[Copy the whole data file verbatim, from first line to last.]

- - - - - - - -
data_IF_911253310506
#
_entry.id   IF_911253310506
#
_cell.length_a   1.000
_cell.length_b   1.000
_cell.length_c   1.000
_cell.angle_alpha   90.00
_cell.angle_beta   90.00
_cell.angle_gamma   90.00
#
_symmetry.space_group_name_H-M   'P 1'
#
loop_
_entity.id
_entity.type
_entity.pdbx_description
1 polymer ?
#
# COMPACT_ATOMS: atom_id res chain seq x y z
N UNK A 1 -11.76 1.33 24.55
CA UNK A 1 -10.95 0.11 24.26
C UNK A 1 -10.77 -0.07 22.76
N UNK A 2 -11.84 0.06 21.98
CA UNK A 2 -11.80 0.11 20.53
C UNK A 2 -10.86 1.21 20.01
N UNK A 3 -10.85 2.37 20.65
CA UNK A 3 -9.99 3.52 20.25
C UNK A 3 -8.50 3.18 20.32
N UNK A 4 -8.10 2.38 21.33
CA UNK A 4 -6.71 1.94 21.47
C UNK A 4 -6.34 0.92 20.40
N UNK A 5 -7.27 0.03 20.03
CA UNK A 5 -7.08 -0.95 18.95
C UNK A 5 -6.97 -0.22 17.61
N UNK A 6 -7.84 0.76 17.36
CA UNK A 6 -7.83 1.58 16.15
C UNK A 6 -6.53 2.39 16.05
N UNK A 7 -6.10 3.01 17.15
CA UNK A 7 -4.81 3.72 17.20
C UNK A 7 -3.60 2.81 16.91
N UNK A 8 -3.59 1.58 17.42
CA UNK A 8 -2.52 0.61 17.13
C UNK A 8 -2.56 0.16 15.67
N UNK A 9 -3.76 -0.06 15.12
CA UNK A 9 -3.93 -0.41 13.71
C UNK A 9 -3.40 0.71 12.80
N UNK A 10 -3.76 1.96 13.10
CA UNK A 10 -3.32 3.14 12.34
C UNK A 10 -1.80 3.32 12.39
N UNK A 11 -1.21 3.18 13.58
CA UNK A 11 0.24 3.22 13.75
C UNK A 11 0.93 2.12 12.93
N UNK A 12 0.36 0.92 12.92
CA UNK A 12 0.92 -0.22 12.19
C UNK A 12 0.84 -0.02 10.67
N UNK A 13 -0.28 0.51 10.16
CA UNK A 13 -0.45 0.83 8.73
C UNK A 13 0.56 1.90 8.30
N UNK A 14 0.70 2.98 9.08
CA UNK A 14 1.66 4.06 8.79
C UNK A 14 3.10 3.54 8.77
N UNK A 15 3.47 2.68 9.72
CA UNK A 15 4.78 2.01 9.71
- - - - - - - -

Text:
data_IF_911253310506
#
_entry.id   IF_911253310506
#
_cell.length_a   1.000
_cell.length_b   1.000
_cell.length_c   1.000
_cell.angle_alpha   90.00
_cell.angle_beta   90.00
_cell.angle_gamma   90.00
#
_symmetry.space_group_name_H-M   'P 1'
#
loop_
_entity.id
_entity.type
_entity.pdbx_description
1 polymer ?
#
# COMPACT_ATOMS: atom_id res chain seq x y z
N UNK A 1 -11.76 1.33 24.55
CA UNK A 1 -10.95 0.11 24.26
C UNK A 1 -10.77 -0.07 22.76
N UNK A 2 -11.84 0.06 21.98
CA UNK A 2 -11.80 0.11 20.53
C UNK A 2 -10.86 1.21 20.01
N UNK A 3 -10.85 2.37 20.65
CA UNK A 3 -9.99 3.52 20.25
C UNK A 3 -8.50 3.18 20.32
N UNK A 4 -8.10 2.38 21.33
CA UNK A 4 -6.71 1.94 21.47
C UNK A 4 -6.34 0.92 20.40
N UNK A 5 -7.27 0.03 20.03
CA UNK A 5 -7.08 -0.95 18.95
C UNK A 5 -6.97 -0.22 17.61
N UNK A 6 -7.84 0.76 17.36
CA UNK A 6 -7.83 1.58 16.15
C UNK A 6 -6.53 2.39 16.05
N UNK A 7 -6.10 3.01 17.15
CA UNK A 7 -4.81 3.72 17.20
C UNK A 7 -3.60 2.81 16.91
N UNK A 8 -3.59 1.58 17.42
CA UNK A 8 -2.52 0.61 17.13
C UNK A 8 -2.56 0.16 15.67
N UNK A 9 -3.76 -0.06 15.12
CA UNK A 9 -3.93 -0.41 13.71
C UNK A 9 -3.40 0.71 12.80
N UNK A 10 -3.76 1.96 13.10
CA UNK A 10 -3.32 3.14 12.34
C UNK A 10 -1.80 3.32 12.39
N UNK A 11 -1.21 3.18 13.58
CA UNK A 11 0.24 3.22 13.75
C UNK A 11 0.93 2.12 12.93
N UNK A 12 0.36 0.92 12.92
CA UNK A 12 0.92 -0.22 12.19
C UNK A 12 0.84 -0.02 10.67
N UNK A 13 -0.28 0.51 10.16
CA UNK A 13 -0.45 0.83 8.73
C UNK A 13 0.56 1.90 8.30
N UNK A 14 0.70 2.98 9.08
CA UNK A 14 1.66 4.06 8.79
C UNK A 14 3.10 3.54 8.77
N UNK A 15 3.47 2.68 9.72
CA UNK A 15 4.78 2.01 9.71